So, it appears that Krishnamacharya was influenced by both athletics and spiritual practice, and it was the emphasis he placed on the breath and on devotion that set his teaching of yoga asana apart from a purely athletic endeavour. “One is offering salutation to the Divine, represented by the sun, as a source of light removing the darkness of a clouded mind and as a source of vitality removing the diseases of the body,” says Mohan.
Krishnamacharya taught the sequence to his students, including K. Pattabhi Jois (founder of the Ashtanga Yoga system), B. K. S. Iyengar (founder of the Iyengar Yoga system) and Indra Devi (recognised as the first Western woman to teach yoga around the world). These students went on to become internationally prominent teachers and to inspire much of the practice in the West. As a result, Sun Salutations became an integral part of our modern practice.
To enjoy the full experience of Surya Namaskar, Shiva Rea recommends four things. First, let the breath lead the movement. Each inhalation and exhalation should draw you into and through the next pose, and not be forced to fit a predetermined pace. “When you go into that state of following the breath, you are following the source,” she says. “That is the heart of yoga.”
Take the time to fully contemplate the meaning of what Surya Namaskar is and to sense your authentic gratitude to the sun.
Also, take the time to fully contemplate the meaning of what Surya Namaskar is and to sense your authentic gratitude to the sun. “All of life on Earth depends on the sun,” says Rea. “Contemplating the vitality you receive from the elements allows you to go to a deeper level of participation with the movements of the sequence.” Rea also recommends adding mantra to the movements. “With mantra, you really start to feel the spiritual activation of Namaskar,” she explains. She integrates traditional mantras into the sequence, but you can use any sacred sound, including Om, on the exhalations. You can also open and close your practice with the Gayatri mantra, the Vedic mantra that honours the Divine as represented by the sun (see opposite page).
Finally, try practising outdoors, in the presence of the sun, at least occasionally. “It’s really important to experience a Namaskar outside of a studio,” Rea says. “Experience it with the rising sun, feeling the rays of the sun on your body.”
Greet The Sun
Although Sun Salutations can be practised at any time, the early morning hours are considered especially auspicious for yoga and meditation practice. “The mind is supposed to be most calm and clear at this time. Ayurveda recommends that one awake at this time every day,” says Mohan.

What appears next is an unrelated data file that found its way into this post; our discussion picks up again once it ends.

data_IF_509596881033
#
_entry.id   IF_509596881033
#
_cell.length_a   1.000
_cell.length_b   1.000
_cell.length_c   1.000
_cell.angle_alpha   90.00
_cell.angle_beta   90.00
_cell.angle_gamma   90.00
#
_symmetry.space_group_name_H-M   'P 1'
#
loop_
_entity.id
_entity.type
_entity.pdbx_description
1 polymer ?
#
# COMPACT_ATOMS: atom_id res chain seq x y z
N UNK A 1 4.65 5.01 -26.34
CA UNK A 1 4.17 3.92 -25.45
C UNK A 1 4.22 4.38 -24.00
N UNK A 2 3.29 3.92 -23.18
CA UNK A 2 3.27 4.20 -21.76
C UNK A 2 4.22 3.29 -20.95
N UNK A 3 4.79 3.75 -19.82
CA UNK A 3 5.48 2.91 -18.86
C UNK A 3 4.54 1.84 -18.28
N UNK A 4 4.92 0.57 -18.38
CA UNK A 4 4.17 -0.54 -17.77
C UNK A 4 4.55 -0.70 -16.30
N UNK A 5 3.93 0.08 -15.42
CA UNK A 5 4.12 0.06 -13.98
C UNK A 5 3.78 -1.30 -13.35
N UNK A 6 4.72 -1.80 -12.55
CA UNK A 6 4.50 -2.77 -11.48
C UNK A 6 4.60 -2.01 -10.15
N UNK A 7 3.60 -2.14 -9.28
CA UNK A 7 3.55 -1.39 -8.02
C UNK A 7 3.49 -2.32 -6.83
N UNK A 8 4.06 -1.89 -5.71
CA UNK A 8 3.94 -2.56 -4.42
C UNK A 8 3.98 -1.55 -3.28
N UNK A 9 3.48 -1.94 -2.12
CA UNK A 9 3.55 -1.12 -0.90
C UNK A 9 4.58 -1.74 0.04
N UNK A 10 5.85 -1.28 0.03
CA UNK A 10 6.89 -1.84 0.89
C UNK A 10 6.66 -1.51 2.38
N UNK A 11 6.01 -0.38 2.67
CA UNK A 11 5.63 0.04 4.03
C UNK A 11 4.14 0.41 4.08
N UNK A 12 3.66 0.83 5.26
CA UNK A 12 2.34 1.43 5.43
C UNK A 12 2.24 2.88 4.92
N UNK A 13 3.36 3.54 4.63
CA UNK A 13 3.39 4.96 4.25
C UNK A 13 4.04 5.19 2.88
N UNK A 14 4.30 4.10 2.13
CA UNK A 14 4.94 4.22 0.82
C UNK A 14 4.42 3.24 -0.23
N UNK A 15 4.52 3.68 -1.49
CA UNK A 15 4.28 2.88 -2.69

For most of us, early morning is one time of the day we can be alone, without demands and distractions. Surya Namaskar is the perfect morning practice to awaken the body, focus the mind and connect to a sense of gratitude for the new day. “An extra one to two hours of sleep cannot equal the energy of the sunrise,” Rea says. “Celebrating being alive is the essence of a spiritual experience.”
If getting up before sunrise seems intimidating or impossible, you can also capture the feeling of Surya Namaskar by doing a simple morning ritual whenever you wake up. Bring the attitude of the Sun Salutation to your heart and mind, face the direction of the rising sun, and offer a formal bow of gratitude. “Even in long winters, you can face the sun,” says Rea. “Visualise that you have the sun inside your heart. Part of Surya Namaskar is really being able to see the sun inside yourself.”
Light up your life
As a moving meditation, Surya Namaskar develops focus and peace of mind. Let your breath guide each movement and extend the movement over the entire length of each inhalation or exhalation. Your gaze should follow the direction of movement, linking your mental energy with your physical action. In the spirit of the Sun Salutation, bring to mind and heart a sense of gratitude for life, and let the movement remind you of your connection to something bigger.
Tadasana (Mountain Pose)
Start by establishing equal weight on both feet and a tall, bright posture through the spine and crown of the head. Bring your palms together in front of the heart centre. Pause and imagine a sun at your heart, shining brighter with each inhalation. Sense gratitude for the life-giving energy of the sun, for the prana (life force) that flows through you and all beings.
Urdhva Hastasana (Upward Salute)
Inhale, turn your palms out and sweep your arms up and overhead. The spine can take a gentle backbend,
lifting the heart and expanding the chest. Let this movement be a gesture of opening to life. Gaze up, keeping the forehead relaxed and the face soft.
Uttanasana (Standing Forward Bend)